President Muhammadu Buhari’s New Year address afforded him the opportunity to reflect on the challenges confronting the country and communicate his views on several national issues. He expressed his indignation about the hardship caused by what he described as the “unnecessary fuel scarcity across the country.” He then dwelt at length on the efforts of his administration to reverse the country’s huge infrastructural deficit. He spoke optimistically about plans for railway lines, road maintenance and the funding of Federal highways.
He celebrated the fact that on December 8, 2017, the country achieved 5,155 megawatts of power. He also spoke about various power projects including the Zungeru 700MW Hydroelectric Power Project, and the landmark but long-postponed Mambilla Hydroelectric Power Project which had languished on the drawing board for 40 years, but is now taking off. He assured Nigerians that his government was slowly stabilising and diversifying the economy. Rice imports, he said, will stop this year and local rice, fresher and more nutritious, will be on our dishes from now on.
The president’s optimism, however, vanished when he got to the political issues confronting the country. He averred that Nigerians “can be very impatient and want to improve our conditions faster than may be possible.” He was dismissive of the clamour for the restructuring of the country, insisting that “our problems are more to do with process than structure.” His unflattering view of the overwhelming calls for a restructuring of the Nigerian federation, a discourse that traversed ethnic, regional and sectarian lines in the past 18 months, is unfortunate.
The President further obscured and obfuscated the issue, when he spoke of how the nation earlier “tried the parliamentary system” and jettisoned it, but “now there are shrill cries for a return to the parliamentary structure.” This needless confusion of the restructuring debate is, indeed, strange. The choice between the presidential and parliamentary systems of government is not directly related to the discourse on the need to restructure the federation. The question, essentially, has been: is Nigeria a federation or is it not? And the overwhelming verdict has been that since 1966 when the military intervened in Nigerian politics, the country has not returned to being a true federation. The absence of a real federal structure has bred all manners of political and economic anomalies and apprehensions and, in some cases, outright inter-communal hostilities and suspicions which, if not properly managed, might threaten the existence of the federation as a united political entity.
Those who insist that the nation must be restructured point to the original founding compact made before independence to which the three founding fathers from the different regions all subscribed after numerous conferences with the colonial overlords in London. The Independence Constitution (1960) and the Republican Constitution (1963) depict the consensus on a federal structure.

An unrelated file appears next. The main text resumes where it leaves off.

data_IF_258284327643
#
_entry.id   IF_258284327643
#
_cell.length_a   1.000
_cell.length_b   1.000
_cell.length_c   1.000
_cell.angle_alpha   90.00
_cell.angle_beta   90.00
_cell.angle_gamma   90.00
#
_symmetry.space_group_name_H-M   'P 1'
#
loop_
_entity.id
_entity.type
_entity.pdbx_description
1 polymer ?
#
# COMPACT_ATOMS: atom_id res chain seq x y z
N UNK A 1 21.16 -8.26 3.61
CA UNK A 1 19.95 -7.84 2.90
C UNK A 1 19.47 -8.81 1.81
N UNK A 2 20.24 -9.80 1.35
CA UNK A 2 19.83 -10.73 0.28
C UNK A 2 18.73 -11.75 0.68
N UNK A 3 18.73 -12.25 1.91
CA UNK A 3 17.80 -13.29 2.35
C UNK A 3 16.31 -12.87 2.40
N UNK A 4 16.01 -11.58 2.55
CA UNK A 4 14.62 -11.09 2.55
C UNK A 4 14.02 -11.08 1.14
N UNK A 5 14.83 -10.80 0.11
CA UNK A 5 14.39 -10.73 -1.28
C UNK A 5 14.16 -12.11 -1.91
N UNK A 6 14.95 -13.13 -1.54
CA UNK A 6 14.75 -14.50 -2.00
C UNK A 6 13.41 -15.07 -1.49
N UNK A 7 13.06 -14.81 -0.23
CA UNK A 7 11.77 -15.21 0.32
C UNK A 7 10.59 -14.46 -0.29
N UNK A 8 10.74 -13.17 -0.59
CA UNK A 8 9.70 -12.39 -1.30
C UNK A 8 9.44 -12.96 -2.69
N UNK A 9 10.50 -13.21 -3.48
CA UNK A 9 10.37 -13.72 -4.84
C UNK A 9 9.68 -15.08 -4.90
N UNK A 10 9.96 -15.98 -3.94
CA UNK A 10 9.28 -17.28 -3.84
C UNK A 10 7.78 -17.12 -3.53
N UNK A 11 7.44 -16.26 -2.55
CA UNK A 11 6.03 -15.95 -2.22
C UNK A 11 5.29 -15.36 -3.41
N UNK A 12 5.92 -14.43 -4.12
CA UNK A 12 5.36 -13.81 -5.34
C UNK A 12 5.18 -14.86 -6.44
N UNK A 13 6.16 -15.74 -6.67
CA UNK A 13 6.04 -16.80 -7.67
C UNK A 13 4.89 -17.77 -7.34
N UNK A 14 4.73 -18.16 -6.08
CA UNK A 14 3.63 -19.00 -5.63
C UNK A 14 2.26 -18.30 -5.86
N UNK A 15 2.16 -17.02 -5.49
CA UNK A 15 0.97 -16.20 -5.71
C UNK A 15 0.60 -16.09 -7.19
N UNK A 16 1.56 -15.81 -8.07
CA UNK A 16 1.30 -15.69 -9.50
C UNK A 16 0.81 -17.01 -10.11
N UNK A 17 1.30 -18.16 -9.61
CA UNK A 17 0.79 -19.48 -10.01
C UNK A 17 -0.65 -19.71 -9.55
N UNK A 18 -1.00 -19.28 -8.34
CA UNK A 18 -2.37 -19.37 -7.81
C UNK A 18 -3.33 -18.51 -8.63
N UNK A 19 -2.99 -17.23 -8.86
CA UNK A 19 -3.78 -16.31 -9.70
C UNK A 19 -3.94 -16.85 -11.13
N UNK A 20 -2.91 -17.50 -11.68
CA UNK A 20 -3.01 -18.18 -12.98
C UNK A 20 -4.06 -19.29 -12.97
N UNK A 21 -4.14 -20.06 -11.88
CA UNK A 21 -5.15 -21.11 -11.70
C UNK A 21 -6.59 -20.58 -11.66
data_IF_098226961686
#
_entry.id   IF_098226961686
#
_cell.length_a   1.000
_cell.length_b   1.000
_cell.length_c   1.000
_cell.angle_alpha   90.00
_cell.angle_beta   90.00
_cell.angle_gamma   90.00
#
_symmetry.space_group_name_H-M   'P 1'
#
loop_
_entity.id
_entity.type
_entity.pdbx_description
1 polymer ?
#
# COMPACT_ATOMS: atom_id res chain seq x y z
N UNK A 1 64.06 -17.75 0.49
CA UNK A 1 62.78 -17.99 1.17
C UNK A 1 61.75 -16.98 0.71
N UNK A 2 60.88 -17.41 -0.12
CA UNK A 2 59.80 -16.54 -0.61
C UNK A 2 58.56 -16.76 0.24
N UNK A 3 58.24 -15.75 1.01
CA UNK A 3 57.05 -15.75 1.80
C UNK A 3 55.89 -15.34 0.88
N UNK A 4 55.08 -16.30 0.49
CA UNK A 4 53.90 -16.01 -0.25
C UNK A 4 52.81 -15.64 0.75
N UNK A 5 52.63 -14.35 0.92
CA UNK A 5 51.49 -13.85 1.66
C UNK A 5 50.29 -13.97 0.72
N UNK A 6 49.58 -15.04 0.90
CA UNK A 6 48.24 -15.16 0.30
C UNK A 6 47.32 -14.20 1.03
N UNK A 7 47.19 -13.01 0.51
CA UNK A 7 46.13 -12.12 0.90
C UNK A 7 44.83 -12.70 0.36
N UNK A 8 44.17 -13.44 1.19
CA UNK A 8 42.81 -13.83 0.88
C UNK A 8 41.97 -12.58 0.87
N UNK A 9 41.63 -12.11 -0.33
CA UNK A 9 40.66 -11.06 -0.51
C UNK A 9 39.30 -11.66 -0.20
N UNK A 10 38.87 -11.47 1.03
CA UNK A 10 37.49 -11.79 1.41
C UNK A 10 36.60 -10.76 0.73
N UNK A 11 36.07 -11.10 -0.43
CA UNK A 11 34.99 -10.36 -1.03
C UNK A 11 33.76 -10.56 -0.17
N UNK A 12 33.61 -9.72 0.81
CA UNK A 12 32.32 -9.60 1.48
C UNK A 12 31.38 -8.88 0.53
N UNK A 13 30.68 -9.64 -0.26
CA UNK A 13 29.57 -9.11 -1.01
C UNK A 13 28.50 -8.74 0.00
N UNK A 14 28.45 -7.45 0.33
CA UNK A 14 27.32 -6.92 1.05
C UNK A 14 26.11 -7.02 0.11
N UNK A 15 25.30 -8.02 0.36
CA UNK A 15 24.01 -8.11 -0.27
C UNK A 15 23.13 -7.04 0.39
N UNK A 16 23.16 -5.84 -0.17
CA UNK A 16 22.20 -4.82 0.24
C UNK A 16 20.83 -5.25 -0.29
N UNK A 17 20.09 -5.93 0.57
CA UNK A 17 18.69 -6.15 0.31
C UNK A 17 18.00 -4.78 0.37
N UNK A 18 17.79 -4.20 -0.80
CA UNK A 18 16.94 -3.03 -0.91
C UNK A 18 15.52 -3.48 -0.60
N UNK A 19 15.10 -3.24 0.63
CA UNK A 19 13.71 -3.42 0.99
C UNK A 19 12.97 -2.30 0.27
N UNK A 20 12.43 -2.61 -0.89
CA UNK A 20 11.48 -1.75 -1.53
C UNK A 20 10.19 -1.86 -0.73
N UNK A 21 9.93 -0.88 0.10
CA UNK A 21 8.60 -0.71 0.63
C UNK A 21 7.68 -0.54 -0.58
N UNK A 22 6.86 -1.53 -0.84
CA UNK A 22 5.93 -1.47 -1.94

The unitarist structure was foisted on Nigeria ostensibly to reflect the command structure of the military. But, Nigeria was designed for a federation not a command structure, and that is why the discourse on restructuring cannot be wished away. Before the military intervention, the so-called Exclusive Legislative List probably had less than ten items – issues which only the Federal Government can handle. They include external relations, central banking, defence, economic policy and the like. That list has today increased to 68 items, which has created a great imbalance between the federating units and the centre. With that level of responsibility, the struggle for the centre became a do-or-die affair. Thus, each time an election timetable is announced, desperate politicians commence a desperate, war-like struggle for the presidency. The atomisation of the federating units, from three regions at independence to 36 states today, means that an overwhelming majority of the states cannot stand on their own and must receive monthly handouts from the centre to be able to maintain basic services.
We think the President’s approach to restructuring belies the present realities of Nigeria’s politics. It runs against popular opinion and against the grain of truth. The present structure does not and cannot support a fair governance of Nigeria and ensure harmonious national existence. The Constitutional Conference of 2014 had a dispassionate and informed discussion of this issue and recommended the restructuring of the country. This position was further reinforced last week as a conference of leaders from the South-West, South-South, South-East and the Middle Belt of the country, in Enugu, declared that Nigeria’s restructuring remains an irrevocable and irreversible project that must be achieved for genuine peace, unity, justice and equity to reign.
The President’s view that the issue has more to do with process than structure is putting the cart before the horse. We urge him to demonstrate courage and patriotism on this issue and put the country on the right course.